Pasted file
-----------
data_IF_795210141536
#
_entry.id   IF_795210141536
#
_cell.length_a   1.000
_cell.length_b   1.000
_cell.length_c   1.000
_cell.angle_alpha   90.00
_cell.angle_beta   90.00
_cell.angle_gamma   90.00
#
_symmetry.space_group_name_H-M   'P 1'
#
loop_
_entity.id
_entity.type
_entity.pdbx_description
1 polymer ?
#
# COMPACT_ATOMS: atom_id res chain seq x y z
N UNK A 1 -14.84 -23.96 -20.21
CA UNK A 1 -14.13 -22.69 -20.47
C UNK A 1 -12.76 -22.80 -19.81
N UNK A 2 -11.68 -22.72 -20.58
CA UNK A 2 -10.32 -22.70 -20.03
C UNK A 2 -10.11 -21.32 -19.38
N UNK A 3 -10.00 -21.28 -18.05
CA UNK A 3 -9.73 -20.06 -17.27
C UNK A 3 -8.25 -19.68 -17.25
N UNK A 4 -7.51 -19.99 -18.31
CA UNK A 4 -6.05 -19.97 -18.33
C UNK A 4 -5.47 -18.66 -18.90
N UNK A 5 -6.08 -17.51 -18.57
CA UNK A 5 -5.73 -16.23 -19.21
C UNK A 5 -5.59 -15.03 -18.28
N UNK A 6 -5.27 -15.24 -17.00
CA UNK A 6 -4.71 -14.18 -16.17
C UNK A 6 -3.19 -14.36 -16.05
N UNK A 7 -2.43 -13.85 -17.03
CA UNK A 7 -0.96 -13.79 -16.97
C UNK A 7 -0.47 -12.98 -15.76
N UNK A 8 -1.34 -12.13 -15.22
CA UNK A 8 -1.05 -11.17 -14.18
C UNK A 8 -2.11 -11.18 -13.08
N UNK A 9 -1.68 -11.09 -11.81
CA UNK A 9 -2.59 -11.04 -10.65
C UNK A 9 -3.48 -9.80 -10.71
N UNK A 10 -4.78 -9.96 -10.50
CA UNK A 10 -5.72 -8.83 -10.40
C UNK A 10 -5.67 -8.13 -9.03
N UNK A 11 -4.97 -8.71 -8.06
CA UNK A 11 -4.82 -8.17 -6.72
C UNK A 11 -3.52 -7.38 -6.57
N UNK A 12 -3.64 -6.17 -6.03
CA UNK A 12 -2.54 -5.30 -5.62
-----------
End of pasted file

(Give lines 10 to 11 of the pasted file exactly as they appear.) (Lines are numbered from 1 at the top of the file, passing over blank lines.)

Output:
_cell.angle_gamma   90.00
#